Tremendously! Initially, I started as a circulation librarian performing basic services. What I loved during that time was the communication with the students – again, I was able to make good friendships with AUBG students. With time I realized I needed something more challenging and, luckily, I was offered my current teaching position. In the beginning, it was really difficult for me, because I had to win AUBG professors’ trust plus convince them that Information Literacy should be an indispensable part of their courses. As you can imagine, this was hard work that involved many other skills besides just teaching. My determination and willingness to create something meaningful led me to fully revamp our program as being embedded in the research courses. Today I am happy for having taken this bumpy road. And here I should thank AUBG professors, especially the ones from the English department, for their trust and support. Without their help, our program wouldn’t be what it is today!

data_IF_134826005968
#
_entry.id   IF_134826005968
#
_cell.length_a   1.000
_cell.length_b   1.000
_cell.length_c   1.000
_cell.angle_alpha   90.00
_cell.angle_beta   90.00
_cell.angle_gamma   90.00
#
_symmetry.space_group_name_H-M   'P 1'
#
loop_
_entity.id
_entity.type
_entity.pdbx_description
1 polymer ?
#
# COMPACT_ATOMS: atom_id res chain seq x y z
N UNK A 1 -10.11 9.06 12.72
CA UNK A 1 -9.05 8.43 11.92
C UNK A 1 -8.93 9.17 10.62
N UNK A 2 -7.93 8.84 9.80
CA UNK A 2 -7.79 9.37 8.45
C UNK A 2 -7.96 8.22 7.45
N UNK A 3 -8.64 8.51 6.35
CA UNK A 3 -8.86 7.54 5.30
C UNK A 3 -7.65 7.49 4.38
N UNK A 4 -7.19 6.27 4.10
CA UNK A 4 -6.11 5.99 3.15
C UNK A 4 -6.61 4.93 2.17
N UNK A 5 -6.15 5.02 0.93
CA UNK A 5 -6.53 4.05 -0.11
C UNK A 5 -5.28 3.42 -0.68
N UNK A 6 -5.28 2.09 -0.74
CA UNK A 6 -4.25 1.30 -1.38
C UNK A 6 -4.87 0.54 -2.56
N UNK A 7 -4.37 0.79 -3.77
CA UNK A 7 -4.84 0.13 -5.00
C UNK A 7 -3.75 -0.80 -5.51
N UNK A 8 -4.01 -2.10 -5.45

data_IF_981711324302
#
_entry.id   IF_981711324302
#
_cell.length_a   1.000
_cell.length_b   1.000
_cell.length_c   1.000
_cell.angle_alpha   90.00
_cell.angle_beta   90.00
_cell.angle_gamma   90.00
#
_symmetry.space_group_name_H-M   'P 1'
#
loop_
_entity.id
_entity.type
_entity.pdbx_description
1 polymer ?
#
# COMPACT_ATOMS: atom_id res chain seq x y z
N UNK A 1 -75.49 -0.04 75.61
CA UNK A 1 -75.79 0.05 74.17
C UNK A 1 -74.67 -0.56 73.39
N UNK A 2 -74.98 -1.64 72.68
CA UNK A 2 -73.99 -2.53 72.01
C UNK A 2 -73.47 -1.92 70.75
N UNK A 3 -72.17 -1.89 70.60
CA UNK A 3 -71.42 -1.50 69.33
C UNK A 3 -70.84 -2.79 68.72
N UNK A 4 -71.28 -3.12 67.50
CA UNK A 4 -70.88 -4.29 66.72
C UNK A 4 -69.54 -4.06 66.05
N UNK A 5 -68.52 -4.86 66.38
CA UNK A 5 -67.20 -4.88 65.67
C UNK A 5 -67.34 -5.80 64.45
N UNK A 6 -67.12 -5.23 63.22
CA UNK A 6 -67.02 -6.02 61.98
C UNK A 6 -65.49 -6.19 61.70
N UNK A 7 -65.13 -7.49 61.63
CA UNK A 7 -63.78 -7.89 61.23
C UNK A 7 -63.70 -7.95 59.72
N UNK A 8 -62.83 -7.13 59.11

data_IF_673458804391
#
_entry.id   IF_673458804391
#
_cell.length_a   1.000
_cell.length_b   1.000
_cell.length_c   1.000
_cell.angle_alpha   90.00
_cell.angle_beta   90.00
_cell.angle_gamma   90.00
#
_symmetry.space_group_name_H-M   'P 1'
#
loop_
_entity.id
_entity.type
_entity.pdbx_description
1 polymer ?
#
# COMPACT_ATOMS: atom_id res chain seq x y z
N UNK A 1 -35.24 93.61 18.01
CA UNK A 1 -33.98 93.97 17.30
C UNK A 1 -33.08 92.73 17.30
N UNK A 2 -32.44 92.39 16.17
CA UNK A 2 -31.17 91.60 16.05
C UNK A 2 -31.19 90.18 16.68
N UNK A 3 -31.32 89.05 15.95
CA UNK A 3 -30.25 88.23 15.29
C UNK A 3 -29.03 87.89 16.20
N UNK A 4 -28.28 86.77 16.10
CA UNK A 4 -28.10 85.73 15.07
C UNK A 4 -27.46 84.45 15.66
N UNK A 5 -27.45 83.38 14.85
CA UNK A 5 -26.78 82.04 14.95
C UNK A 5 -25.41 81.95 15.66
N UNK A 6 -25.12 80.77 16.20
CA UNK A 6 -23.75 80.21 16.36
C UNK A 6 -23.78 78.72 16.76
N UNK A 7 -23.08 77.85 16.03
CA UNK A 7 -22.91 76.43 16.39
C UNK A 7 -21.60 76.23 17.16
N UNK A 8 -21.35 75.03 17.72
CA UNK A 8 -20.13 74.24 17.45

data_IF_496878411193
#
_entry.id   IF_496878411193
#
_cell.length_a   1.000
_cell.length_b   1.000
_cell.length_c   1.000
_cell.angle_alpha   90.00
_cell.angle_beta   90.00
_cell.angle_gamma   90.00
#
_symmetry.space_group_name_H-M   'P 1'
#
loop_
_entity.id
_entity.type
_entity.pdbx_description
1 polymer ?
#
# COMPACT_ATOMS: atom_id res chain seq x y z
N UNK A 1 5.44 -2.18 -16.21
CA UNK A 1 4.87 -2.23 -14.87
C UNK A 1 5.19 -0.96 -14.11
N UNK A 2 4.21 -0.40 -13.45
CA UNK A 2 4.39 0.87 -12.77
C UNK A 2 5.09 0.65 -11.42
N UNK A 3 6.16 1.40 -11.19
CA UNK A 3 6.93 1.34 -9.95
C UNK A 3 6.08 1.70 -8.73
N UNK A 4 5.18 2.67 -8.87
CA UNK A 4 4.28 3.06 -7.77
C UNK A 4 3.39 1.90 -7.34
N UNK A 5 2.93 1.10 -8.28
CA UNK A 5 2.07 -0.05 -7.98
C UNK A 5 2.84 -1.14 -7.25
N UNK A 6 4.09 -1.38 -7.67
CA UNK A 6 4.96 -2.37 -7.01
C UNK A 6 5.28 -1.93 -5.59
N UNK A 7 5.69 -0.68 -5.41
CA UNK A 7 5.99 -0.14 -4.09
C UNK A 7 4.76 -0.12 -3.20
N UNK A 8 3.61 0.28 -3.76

As a librarian, you have read and recommended a diversity of books. What is your favorite book and why? If you have to describe your life with a book title, what would it be?
These are tough questions. Most of the books I have read are in a way dear to me, because of the knowledge and wisdom they have imparted to me. For instance, Dale Carnegie’s book “How to win friends and influence people” is a wonderful book not only for a personal read but also for professional development. I have learned effective techniques from it for making a better connection with the students. But the book that will always be dear to my heart is Dimitar Dimov’s “Tyutyun” (“Tobacco”) maybe because I lived my early life in a village as a child and because of the main idea in the book - the human beings’ spiritual transformation on the path to success; the torments of the personality of what is important – being loved or being wealthy. While reading this book, I could feel the main protagonists on every page… it was shouting to me: this is life!